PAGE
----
Maestro Arts in collaboration with Shapero Modern are delighted to bring you Dutch architect and artist, Jan Hendrix’s, first UK solo exhibition BOOK VI: Heaney Hendrix. The exhibition will showcase the artist’s most recent working partnership with renowned Irish poet, playwright and translator, Seamus Heaney.
If you ask me, there is nothing that rings in the holiday season more than brightly coloured things that shine. From tree ornaments to jewels to candlelight, Christmas is all about the sparkle, so now that it’s almost December I’d suggest running not walking to Tristan Hoare for their latest exhibition Cell-(estial), a collection of enchanting work by French-born Lebanese artist Flavie Audi.
Audi is best known for her mouthwateringly beautiful gem-like glass sculptures, but for this exhibition she also includes photography and film as a means to investigate the points at which the natural and artificial worlds meet.
Glass is a naturally occurring, organic material, yet through its modern usage in mobile and TV screens it has taken on technological significance – as an interface through which real and virtual worlds are mediated – and it is this collision of realities that is at the heart of Audi’s practice. To explore how these realms interact, the show has been divided into two distinct installations, one representing the physical, the other digital, chaotic nature placed alongside the rational and man-made.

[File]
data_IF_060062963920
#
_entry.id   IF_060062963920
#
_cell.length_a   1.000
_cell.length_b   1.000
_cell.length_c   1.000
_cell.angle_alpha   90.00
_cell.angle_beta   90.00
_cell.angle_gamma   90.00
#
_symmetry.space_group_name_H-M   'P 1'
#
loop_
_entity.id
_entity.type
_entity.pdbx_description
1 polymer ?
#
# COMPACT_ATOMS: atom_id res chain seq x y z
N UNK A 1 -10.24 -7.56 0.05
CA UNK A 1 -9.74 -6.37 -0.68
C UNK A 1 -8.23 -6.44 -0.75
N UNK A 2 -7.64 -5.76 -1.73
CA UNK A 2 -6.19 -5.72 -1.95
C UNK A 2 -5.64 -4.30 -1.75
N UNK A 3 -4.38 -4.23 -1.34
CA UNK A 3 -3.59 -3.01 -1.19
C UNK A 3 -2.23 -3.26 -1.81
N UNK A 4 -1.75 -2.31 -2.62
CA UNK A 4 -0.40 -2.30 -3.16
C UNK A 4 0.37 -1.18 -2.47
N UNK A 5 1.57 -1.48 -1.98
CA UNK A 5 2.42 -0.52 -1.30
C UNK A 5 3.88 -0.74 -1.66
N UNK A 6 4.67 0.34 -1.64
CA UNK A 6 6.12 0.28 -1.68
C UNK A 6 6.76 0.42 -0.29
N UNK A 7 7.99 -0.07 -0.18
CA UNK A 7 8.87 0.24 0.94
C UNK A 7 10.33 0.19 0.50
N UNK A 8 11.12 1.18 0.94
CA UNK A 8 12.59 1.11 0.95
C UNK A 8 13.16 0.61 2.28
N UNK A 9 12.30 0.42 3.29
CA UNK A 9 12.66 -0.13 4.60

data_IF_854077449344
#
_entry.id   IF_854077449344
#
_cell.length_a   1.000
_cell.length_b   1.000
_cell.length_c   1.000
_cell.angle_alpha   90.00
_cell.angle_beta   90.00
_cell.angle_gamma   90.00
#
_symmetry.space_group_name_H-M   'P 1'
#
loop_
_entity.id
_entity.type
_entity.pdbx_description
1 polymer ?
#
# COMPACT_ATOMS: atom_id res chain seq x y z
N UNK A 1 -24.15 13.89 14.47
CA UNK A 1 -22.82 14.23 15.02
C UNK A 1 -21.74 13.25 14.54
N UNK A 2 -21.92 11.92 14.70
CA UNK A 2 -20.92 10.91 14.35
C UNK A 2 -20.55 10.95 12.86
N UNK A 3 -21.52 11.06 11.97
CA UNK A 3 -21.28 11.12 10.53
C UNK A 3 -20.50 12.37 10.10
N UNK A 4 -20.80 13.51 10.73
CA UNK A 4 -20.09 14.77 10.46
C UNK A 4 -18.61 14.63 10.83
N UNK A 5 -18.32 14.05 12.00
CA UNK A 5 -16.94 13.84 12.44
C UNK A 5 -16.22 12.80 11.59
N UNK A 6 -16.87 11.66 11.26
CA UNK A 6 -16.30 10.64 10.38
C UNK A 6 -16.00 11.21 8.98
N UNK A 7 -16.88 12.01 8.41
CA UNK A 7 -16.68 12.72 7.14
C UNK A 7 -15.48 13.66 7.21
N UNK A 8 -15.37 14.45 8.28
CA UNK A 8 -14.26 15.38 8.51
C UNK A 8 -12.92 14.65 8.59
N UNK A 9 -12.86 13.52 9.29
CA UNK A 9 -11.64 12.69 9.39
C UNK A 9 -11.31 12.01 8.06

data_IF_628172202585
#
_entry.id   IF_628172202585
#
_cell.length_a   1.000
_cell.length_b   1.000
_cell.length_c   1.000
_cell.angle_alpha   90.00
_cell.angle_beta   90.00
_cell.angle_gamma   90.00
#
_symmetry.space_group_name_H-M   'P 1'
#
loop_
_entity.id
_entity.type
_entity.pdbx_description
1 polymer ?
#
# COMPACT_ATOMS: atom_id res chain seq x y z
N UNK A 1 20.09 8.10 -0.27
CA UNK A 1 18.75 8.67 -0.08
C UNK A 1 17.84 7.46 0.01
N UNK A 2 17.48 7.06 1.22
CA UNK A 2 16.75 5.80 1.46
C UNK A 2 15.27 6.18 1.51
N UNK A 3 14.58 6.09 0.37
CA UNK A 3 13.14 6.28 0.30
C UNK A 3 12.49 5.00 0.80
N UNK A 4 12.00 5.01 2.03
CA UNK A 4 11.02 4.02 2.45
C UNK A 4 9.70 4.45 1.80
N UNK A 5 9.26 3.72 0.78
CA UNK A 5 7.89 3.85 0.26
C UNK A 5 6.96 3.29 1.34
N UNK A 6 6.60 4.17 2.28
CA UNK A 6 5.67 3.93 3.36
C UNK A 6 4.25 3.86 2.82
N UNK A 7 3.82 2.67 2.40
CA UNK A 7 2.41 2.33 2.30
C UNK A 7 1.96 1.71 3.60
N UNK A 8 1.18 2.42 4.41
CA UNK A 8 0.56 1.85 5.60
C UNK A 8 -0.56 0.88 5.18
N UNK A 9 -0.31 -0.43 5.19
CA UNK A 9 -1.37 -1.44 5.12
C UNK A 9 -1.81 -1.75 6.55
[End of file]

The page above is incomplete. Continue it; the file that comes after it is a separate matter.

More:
We are delighted to have had the opportunity to speak with Audi about this exhibition and her general practise.
Have a read below and then as previously mentioned, get to the gallery immediately!
2nd December marks the opening of the much anticipated, 4th annual Colombo Art Biennale (CAB), the world’s largest and most significant celebration of contemporary South Asian art and culture.
Attracting over 2,500 visitors in its last edition, this year’s CAB, which is themed ‘Conceiving Space’ is curated by Alnoor Mitha and seeks to reimagine traditional concepts of the ‘spatial’ in relation to boundaries and engagement. It will focus on emerging talent, including over 60 international and local artists, among them Faiza Butt (UK/Pakistan), Cristina Rodrigues (Portuguese) and Chila Kumari Burman (British/Asian).
The event itself, was founded by gallerist and cultural ambassador Annoushka Hempel in 2009, its mission being to raise the profile of artists in this fast developing market. We are so happy to have had the opportunity so speak with Annoushka about the upcoming edition and to have her insight on what is certain to be among the top cultural experiences of the year!
Coming soon to Hoxton Gallery is Unseen Paintings, 1954-1960, a thrilling survey of works in oil by the late British artist Keith Cunningham.
This will be one those exhibitions where perhaps the story is just as fascinating as the works themselves. Keith Cunningham was one of the most promising artists of the 1950’s, graduating from the Royal College of Art, studying alongside Frank Auerbach and Leon Kossoff, even being approached by Beaux Arts Gallery and showing work with the prestigious London Group. For all intensive purposes, Cunningham was going to “make it.”